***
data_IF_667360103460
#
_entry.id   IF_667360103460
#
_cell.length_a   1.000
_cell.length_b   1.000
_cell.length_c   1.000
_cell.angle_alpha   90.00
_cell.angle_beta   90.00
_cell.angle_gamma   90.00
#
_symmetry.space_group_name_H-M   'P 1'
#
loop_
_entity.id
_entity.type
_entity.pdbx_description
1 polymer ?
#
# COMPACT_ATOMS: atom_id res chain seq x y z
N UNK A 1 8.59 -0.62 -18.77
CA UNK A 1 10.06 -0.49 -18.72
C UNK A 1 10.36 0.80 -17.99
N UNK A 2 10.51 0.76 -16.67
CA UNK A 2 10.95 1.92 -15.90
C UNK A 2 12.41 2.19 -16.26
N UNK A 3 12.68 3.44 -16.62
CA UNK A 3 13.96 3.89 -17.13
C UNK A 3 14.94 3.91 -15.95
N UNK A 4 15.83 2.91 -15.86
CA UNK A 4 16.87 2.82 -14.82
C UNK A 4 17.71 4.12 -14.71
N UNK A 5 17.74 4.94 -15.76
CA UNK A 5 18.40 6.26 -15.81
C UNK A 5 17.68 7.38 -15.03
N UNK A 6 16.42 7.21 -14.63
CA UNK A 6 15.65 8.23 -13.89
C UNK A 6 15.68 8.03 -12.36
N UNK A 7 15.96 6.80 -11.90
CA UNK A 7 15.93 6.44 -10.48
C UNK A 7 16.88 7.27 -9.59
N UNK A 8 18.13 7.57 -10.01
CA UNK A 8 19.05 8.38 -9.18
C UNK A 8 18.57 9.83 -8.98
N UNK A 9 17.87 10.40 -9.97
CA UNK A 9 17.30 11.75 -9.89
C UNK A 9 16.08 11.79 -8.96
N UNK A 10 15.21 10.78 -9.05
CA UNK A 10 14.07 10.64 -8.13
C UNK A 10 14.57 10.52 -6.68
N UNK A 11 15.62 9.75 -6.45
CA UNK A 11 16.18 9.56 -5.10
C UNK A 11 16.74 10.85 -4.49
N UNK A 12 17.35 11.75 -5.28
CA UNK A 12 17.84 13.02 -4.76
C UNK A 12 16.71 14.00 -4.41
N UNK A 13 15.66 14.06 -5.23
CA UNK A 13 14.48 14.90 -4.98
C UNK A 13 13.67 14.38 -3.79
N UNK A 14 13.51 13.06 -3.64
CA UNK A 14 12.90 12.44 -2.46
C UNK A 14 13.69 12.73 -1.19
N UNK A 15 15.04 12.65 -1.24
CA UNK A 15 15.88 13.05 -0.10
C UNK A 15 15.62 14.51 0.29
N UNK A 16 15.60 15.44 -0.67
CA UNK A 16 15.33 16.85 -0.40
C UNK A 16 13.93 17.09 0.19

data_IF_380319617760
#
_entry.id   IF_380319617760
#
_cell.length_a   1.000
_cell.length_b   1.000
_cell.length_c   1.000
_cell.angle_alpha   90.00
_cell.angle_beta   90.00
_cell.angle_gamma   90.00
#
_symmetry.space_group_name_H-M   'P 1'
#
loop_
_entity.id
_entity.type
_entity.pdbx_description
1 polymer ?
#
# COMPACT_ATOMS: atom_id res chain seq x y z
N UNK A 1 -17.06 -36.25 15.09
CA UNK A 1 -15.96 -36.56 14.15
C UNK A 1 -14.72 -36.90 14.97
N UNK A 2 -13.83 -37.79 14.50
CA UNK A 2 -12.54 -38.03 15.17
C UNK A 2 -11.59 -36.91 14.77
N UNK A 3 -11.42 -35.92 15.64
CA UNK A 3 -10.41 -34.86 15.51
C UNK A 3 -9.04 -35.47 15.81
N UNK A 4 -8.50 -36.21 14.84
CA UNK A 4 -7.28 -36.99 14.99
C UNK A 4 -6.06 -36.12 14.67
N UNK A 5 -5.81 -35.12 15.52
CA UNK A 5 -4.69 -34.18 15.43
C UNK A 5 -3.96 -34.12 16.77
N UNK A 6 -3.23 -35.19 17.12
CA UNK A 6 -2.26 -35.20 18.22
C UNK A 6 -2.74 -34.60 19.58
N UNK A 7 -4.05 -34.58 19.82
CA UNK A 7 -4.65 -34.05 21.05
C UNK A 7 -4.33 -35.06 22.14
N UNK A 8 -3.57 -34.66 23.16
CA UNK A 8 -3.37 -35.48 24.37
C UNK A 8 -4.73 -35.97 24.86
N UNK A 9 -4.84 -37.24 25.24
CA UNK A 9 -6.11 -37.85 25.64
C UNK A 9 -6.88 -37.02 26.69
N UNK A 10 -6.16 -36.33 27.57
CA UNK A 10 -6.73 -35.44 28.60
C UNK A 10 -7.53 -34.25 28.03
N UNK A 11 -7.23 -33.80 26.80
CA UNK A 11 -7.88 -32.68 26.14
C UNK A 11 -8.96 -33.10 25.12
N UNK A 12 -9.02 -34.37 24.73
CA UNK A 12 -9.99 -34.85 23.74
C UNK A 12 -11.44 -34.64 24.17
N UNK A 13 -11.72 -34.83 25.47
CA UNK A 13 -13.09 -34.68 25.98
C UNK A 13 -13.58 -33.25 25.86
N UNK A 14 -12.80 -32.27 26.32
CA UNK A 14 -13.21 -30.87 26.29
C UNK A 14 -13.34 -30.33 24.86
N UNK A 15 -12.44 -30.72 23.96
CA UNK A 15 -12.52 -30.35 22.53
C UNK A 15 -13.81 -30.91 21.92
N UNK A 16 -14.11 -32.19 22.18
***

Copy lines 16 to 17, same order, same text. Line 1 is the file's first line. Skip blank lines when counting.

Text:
_entity.type
_entity.pdbx_description